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Looking ahead to the Orioles Opening Day roster

Opening Day is 23 days away. It’s early to know who will make the team, but it’s not too early to start guessing.

Minnesota Twins v Baltimore Orioles
Manny Machado won’t be running down the orange carpet this year. Other people will.
Photo by Patrick Smith/Getty Images

One of the constant refrains from Orioles spring training so far has been about the wide-open competitions for a lot of the roster. In contrast to past years where you could know all but a handful of players on the Opening Day roster as soon as players reported to camp, there are a lot of spots that seem to be up for grabs a third of the way into the Grapefruit League schedule.

Even the people who will be setting up the roster probably don’t know exactly who will make this team right now. With another big refrain from spring training being that the results don’t matter yet, figuring out the roster makeup is more complicated than just deciding “who looks good” - the important thing for them to figure out is who will be good starting in about three weeks.

The expectation is that the Orioles will not be good. There is likely not any combination of players they can put together from this camp to change that trajectory for this season. If O’s fans are lucky, the brain trust will assemble a group that, when bolstered by some mid-season prospect call-ups, ends up somewhere in the realm of “less bad than last year and trending up for the future.”

Keeping in mind that it’s all premature at this point, Opening Day is close enough that it’s not outrageous to wonder who’s going to make this squad. What follows are my best guesses, assuming that there are no unfortunate injuries to cloud the picture between now and then.


  • LF: DJ Stewart
  • CF: Cedric Mullins
  • RF: Austin Hays
  • Reserve: Joey Rickard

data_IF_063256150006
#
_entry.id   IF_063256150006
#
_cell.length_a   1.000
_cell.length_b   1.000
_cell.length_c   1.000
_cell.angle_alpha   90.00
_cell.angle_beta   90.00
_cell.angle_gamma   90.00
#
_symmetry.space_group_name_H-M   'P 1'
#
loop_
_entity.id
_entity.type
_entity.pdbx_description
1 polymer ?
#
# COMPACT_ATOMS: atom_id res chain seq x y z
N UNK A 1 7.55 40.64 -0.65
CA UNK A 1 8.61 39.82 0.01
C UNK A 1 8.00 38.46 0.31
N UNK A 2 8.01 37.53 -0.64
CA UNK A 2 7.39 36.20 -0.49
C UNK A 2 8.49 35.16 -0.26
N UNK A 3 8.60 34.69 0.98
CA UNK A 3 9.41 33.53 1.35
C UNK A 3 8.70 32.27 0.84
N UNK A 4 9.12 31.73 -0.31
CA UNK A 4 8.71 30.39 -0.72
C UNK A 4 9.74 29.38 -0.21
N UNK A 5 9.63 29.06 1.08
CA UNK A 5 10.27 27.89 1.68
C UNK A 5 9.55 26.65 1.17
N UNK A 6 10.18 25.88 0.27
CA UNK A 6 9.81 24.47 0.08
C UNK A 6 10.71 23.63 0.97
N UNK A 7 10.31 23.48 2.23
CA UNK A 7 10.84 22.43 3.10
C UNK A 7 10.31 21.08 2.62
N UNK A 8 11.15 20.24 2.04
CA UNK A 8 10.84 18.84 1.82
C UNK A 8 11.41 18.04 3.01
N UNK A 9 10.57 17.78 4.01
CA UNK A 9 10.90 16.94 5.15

In a fair world, this group would include Yusniel Diaz in the Opening Day outfield instead of Stewart. Diaz, 22, is probably ready to make the leap. However, there’s always the dreaded “keep them down for three weeks to get an extra year of service time” that teams employ with young, soon-to-be-rookies who are poised to make Opening Day rosters.

If the O’s wait to call up Diaz, they will control him, barring a rule change, through 2025 instead of 2024 - seven seasons instead of six. General managers cannot resist this, and so Diaz is probably ticketed for Triple-A Norfolk until at least May.

The early spring results (which don’t matter but are all we have to go on) have made it look like Hays has bounced back from something of a lost 2018. Plug him in out there and don’t mess around. Stewart should be fine enough until Diaz can join the party.

One wild card will be how the new regime views Mullins. His minor league performance as a switch-hitter suggests he’s just much better batting left-handed and facing right-handed pitchers. If you’re going to suck against one type of pitcher, it might as well be lefties because there aren’t as many of them. Still, that tends to mean a platoon player, maybe with Rickard, maybe with Eric Young Jr.


  • 1B: Trey Mancini
  • 2B: Jonathan Villar
  • SS: Richie Martin
  • 3B: Rio Ruiz
  • Utility: Drew Jackson
  • DH: Chris Davis

Maybe the most significant question the Orioles will grapple with in spring training is when they’ve seen enough of Davis. He has done nothing yet to make it seem like any solution has clicked that will get him to bounce back from a bad 2017 and legendarily-bad 2018. I’ll be surprised if they’re ready to cut him loose by Opening Day. The new crew might as well take a last stab to try to salvage him. If he still stinks by June, so long and thanks for fewer dingers than we hoped.